‘lies will lock you up with truth the only key’ – Missy Higgins, The Special Two
There is something about Missy Higgins’ lyrics that evoke a raw honesty. This song is a story of someone who is agonizing with regret over a sexual affair which has torn their relationship apart. It is a beautiful song of remorse and grief for what the betrayer and the betrayed once had, but which then turns to a strong resoluteness to make things right again. It is a song of desperate hope that, out of the ashes of infidelity, trust may be regained now that the eyes of the betrayer have been opened and they realise the loveliness of what they once had.
I once heard it said that to be a liar you need to have a very good memory. It is also true that the more you cover up a lie, the bigger it becomes. Then sooner or later you have to tell another lie to keep the original one alive, and on it goes. Truth is indeed the only way out of this terrible mess. I also once heard some advice which was to tell the truth and tell it faster. The faster we can admit we are wrong, the sooner healing comes, and the sooner the beautiful waters of reconciliation can wash over what was once withered and dying.
The words, ‘I’m sorry’ can be the most difficult words in the world to say, for, once uttered, they make us vulnerable to rejection and unforgiveness. But they can also be the most beautiful, for they have the wonderful ability to release the shame that so mercilessly binds us in a prison of our own making. The next line in this song by Missy Higgins says ‘but I was comfortable and warm inside my shell, and couldn’t see this place could soon become my hell’. Lies indeed blind us to the truth. This is true on a cosmic scale in terms of our relationship with God, and it is equally true in our relationships with others.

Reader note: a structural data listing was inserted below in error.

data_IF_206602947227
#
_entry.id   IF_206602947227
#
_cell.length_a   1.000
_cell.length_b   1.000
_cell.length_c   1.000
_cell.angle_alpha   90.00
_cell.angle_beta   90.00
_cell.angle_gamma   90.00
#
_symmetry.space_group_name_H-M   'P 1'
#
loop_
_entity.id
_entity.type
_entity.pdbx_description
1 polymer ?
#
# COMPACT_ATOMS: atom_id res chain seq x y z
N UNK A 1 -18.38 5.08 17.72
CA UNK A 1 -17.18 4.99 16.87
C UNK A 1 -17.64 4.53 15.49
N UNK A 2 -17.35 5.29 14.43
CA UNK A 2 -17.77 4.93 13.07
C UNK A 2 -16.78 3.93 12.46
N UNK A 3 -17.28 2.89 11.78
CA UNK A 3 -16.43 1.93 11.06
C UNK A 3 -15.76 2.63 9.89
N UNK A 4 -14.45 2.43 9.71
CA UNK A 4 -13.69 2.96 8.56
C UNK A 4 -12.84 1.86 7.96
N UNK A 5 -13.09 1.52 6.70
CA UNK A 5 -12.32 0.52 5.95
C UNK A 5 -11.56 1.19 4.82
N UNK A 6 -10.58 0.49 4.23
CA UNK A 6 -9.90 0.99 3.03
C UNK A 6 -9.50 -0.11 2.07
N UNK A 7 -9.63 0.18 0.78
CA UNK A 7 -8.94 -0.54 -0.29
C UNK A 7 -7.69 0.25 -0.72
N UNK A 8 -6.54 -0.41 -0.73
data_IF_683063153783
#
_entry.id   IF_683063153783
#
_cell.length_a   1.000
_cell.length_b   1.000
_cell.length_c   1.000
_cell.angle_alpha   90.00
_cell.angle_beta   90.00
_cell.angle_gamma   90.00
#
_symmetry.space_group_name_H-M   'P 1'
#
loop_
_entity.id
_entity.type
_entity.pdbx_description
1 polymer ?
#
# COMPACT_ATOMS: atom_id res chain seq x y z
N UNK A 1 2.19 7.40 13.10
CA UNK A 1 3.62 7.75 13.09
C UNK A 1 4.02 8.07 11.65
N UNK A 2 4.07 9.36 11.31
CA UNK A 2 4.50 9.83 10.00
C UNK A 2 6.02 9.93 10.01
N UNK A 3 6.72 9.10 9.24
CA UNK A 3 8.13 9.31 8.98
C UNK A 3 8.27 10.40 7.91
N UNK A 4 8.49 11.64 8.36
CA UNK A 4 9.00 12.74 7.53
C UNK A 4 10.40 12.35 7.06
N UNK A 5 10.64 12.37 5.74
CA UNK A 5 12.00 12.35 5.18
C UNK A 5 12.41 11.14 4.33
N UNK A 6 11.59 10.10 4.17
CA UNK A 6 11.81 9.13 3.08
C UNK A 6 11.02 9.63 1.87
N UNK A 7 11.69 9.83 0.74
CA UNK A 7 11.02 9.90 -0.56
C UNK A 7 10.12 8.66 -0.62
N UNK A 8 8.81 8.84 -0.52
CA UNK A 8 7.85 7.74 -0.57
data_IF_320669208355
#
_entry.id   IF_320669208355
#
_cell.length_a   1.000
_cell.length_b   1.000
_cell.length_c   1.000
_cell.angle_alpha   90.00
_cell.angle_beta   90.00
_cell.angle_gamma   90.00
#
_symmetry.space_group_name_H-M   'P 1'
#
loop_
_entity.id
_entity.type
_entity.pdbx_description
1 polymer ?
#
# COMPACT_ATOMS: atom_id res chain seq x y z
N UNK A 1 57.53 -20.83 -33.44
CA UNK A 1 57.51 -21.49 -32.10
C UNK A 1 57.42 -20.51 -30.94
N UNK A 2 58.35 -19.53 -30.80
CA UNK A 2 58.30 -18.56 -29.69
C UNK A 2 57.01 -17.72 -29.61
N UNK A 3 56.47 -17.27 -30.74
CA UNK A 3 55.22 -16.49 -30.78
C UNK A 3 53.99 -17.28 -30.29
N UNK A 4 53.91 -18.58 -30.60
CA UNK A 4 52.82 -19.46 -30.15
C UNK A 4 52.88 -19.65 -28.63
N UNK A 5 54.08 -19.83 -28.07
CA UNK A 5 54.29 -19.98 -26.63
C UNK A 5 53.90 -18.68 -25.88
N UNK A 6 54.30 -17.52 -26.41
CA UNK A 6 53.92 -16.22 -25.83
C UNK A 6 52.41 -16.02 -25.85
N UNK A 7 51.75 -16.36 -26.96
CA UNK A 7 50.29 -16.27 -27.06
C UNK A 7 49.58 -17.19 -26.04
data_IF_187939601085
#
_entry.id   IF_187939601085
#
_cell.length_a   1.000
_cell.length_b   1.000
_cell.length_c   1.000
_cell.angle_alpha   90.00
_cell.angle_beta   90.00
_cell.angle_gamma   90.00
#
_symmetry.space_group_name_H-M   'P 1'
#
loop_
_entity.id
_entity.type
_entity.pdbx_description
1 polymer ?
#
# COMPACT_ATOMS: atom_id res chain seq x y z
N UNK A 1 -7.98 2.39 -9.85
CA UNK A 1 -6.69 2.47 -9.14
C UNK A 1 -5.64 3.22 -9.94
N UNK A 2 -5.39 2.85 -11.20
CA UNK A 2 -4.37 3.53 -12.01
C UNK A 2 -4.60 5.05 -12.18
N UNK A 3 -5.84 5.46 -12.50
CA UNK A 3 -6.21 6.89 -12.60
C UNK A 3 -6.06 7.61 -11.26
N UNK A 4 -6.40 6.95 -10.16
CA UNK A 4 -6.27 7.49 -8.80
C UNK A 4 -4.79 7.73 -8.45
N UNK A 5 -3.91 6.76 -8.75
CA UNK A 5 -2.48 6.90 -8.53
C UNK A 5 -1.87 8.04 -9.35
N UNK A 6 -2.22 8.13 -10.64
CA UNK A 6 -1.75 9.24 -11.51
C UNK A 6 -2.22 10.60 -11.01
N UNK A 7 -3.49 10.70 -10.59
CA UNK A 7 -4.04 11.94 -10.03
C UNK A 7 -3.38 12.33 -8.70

Being honest and truthful is the only key that can unlock the door and lead us into the healing and liberating freedom that has been quashed by the darkness of our lies. Jesus said that the angels in heaven are more joyous over one sinner who repents than they are over ninety-nine who don’t need to repent. When we admit our wrong, he is faithful and just to forgive us. When we admit it to a loved one whom we have hurt, the response might not be so forgiving. But, incredible as it may seem, that is not the main point. The point is that you have been honest and you have come to the table. That very act on its own produces freedom.
The journey of faith, the journey of following the Master on the long and winding road up this mountain called life, is a difficult one. But it is one where you realise, once you are on it, that nothing else in life comes close anymore; nothing comes close to the glorious freedom of admitting your wrong and knowing you are at once free. It is wonderful indeed to know that truth can open the door and liberate us from the lies which lock us up and destroy everything we hold dear.